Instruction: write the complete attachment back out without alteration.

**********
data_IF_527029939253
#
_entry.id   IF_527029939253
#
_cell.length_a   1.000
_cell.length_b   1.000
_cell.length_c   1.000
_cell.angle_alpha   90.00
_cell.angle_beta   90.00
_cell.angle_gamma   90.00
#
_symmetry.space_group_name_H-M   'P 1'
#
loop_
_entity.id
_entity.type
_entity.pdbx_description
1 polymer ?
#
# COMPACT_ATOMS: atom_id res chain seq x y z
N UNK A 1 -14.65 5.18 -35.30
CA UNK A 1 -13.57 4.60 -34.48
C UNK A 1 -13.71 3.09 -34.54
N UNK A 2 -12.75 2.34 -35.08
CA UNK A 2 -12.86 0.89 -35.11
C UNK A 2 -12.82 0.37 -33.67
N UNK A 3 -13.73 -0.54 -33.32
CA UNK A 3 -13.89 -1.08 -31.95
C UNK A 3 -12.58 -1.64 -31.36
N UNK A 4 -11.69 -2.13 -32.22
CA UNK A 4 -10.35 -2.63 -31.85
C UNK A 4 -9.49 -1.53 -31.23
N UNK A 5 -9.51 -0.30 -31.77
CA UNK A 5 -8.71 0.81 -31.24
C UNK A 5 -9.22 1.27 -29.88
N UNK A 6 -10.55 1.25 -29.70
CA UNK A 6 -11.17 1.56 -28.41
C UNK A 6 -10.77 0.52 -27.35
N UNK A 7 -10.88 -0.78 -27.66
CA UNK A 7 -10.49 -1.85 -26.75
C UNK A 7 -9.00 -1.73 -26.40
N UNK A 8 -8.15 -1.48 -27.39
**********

data_IF_527029939253
#
_entry.id   IF_527029939253
#
_cell.length_a   1.000
_cell.length_b   1.000
_cell.length_c   1.000
_cell.angle_alpha   90.00
_cell.angle_beta   90.00
_cell.angle_gamma   90.00
#
_symmetry.space_group_name_H-M   'P 1'
#
loop_
_entity.id
_entity.type
_entity.pdbx_description
1 polymer ?
#
# COMPACT_ATOMS: atom_id res chain seq x y z
N UNK A 1 -14.65 5.18 -35.30
CA UNK A 1 -13.57 4.60 -34.48
C UNK A 1 -13.71 3.09 -34.54
N UNK A 2 -12.75 2.34 -35.08
CA UNK A 2 -12.86 0.89 -35.11
C UNK A 2 -12.82 0.37 -33.67
N UNK A 3 -13.73 -0.54 -33.32
CA UNK A 3 -13.89 -1.08 -31.95
C UNK A 3 -12.58 -1.64 -31.36
N UNK A 4 -11.69 -2.13 -32.22
CA UNK A 4 -10.35 -2.63 -31.85
C UNK A 4 -9.49 -1.53 -31.23
N UNK A 5 -9.51 -0.30 -31.77
CA UNK A 5 -8.71 0.81 -31.24
C UNK A 5 -9.22 1.27 -29.88
N UNK A 6 -10.55 1.25 -29.70
CA UNK A 6 -11.17 1.56 -28.41
C UNK A 6 -10.77 0.52 -27.35
N UNK A 7 -10.88 -0.78 -27.66
CA UNK A 7 -10.49 -1.85 -26.75
C UNK A 7 -9.00 -1.73 -26.40
N UNK A 8 -8.15 -1.48 -27.39